Gold Hedges Against Surge In Cost Of Bread, Eggs, Beer and Fuel

Gold Hedges Against Surge In Cost Of Bread, Eggs, Beer and Fuel

Today’s AM fix was USD 1,334.25, EUR 961.55 and GBP 800.87 per ounce.
Friday’s AM fix was USD 1,348.25, EUR 971.22 and GBP 805.17 per ounce.

Gold fell $11.30 or 0.82% on Friday, to $1,339.20/oz. Silver dropped $0.65 or 2.2% at $20.89/oz.

For the week, gold’s positive momentum continued and gold eked out slight gains of 1.3%.

Inflation history table: How the price of everyday items changed over 40 years – (Lloyds Private Banking via Daily Telegraph)

Gold retreated in all currencies for a second day after U.S. jobs data was slightly better than expected. Bullion for immediate delivery fell 0.4 % to $1,336.00 in London.

Gold sold off sharply on Friday after the data and was down $25 in minutes in concentrated selling. The sell off was unusual as the data did not merit such a sharp, sudden sell off especially given that the fundamentals, including the geopolitical situation, remain highly supportive.

Gold in US Dollars (Bloomberg)

Prices posted a fifth weekly gain last week, climbing to a four-month high of $1,354.87 on March 3, as tension between Ukraine and Russia escalated. This has led to an increase in safe haven demand which has contributed to gold’s 10% gains so far in 2014.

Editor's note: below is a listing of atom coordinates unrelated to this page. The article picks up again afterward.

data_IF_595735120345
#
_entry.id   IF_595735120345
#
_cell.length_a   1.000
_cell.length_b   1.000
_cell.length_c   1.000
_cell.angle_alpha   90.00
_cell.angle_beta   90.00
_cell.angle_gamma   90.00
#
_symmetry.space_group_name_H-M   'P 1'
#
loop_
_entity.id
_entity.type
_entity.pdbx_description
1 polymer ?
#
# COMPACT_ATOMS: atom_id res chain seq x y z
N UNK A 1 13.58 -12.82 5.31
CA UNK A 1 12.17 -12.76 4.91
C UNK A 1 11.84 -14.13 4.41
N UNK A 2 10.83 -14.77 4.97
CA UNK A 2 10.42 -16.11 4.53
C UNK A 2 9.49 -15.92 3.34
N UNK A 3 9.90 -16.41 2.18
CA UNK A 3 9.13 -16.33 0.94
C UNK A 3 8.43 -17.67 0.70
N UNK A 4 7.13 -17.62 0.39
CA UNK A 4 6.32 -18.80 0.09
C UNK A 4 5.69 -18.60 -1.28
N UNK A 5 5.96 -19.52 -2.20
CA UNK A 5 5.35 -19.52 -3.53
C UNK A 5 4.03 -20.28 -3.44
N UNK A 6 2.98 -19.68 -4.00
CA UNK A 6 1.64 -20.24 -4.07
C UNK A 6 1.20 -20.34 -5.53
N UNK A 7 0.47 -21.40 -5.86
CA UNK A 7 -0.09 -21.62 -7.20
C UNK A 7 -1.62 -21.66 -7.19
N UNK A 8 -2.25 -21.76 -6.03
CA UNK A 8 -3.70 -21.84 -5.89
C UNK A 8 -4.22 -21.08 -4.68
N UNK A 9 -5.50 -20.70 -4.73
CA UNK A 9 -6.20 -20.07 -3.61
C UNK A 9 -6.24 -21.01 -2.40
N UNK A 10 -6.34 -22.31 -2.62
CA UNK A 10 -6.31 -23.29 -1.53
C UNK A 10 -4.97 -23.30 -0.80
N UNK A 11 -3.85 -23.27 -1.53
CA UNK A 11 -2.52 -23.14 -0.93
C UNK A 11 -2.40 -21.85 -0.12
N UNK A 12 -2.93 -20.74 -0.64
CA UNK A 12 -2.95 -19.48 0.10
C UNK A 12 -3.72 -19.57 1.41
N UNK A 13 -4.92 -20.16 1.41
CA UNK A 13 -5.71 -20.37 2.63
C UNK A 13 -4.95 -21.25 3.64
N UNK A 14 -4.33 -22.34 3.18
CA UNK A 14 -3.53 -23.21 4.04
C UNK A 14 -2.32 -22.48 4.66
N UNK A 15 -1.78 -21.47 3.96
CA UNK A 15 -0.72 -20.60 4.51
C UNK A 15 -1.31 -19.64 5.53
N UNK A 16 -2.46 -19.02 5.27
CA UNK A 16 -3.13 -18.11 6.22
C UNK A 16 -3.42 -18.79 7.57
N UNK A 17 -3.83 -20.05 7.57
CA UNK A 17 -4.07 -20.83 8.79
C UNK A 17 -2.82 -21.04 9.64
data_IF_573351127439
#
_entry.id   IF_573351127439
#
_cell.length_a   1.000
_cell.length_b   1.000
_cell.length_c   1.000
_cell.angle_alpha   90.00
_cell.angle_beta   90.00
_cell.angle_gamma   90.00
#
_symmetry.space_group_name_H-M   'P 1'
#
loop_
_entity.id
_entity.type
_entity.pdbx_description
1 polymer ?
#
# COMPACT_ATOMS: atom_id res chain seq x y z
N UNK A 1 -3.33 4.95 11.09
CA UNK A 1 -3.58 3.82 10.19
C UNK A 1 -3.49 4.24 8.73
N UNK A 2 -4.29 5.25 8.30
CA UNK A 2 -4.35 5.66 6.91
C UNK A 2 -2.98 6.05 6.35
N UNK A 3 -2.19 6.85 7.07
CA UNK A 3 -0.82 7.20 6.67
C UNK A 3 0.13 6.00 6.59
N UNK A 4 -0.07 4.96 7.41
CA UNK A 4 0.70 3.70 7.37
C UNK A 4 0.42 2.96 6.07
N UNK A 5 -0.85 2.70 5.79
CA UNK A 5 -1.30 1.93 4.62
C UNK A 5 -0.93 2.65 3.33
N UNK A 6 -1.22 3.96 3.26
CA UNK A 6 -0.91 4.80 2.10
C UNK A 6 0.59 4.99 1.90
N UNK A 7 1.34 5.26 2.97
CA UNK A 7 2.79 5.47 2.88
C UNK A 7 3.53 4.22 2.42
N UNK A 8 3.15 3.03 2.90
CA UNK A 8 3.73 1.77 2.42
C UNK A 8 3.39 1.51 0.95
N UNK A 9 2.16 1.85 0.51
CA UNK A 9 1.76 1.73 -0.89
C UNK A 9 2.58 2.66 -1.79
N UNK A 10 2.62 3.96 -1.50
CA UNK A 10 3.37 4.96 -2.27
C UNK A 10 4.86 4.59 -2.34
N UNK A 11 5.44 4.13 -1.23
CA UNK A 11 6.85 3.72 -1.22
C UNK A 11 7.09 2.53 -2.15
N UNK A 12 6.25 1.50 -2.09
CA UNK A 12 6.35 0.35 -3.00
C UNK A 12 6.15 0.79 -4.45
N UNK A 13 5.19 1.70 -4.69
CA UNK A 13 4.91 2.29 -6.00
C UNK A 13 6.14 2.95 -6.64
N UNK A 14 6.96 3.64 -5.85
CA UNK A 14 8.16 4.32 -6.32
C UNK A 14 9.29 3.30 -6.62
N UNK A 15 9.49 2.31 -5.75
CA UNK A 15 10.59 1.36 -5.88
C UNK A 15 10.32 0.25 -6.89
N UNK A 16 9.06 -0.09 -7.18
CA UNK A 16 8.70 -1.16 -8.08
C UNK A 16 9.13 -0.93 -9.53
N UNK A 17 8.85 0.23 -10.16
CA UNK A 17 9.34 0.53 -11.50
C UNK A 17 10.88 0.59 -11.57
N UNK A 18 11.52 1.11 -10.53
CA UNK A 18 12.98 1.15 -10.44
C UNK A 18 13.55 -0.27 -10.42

Platinum lost $3.20, or 0.2%, to $1,483.60 an ounce, ending around 2.5% higher for the week, while palladium rose 65 cents, or 0.1%, to $781.80 an ounce, up roughly 5% for the week.

Russia is among the world’s biggest producers of platinum and palladium. Its conflict with Ukraine and tensions with the U.S. is leading to worries about supplies of the precious metals.

Gold Hedges Against Massive Inflation In Bread, Beer, Eggs, Fuel and Property 
A new study has shown how the British pound has depreciated significantly in the last 40 years and how gold has again acted as hedge against inflation and currency debasement.

Gold in British Pounds – 2000 to March 10 2013 (Bloomberg)

The value of the pound has shrunk so rapidly over the last 40 years that a pound in 1973 is worth the equivalent of just nine pence today, the study by Lloyds Bank Private Banking has found.

The study found £9.48 in 1973 would have the same spending power as £100 today. The rising cost of retail goods means someone who was a millionaire 40 years ago would need £10,553,000 today to enjoy the same spending power, according to Lloyds Bank, which analysed data from the Office for National Statistics.

Everyday staples that we eat and consume now cost a huge amount more due to the massive 91% depreciation of the pound in the last 40 years.

– Beer surged by more than 20.5 times in cost. A pint of a beer has shot up by 1,948% from 14p to £2.87 per pint.

– Bread and the cost of a loaf of bread costs a whopping 12 times more – up 1,082% from 11p to £1.30.

– Milk costs nearly 8 times more. A pint of milk went up 667% from 6p to 46p.

– Coffee in its instant form (per 100g) cost nearly 10 times more from 28p to £2.67.

– Apples cost 7 fold more. From 28p per kilo to £2.02 per kilo for a rise of 622%.

– Sausages cost 8 times more. A kilo of sausages went from 58p to £4.84 or 735%.

– Butter costs nearly 11 times more. A 250 gramme slab of butter went from 13p to $1.42 or 992%.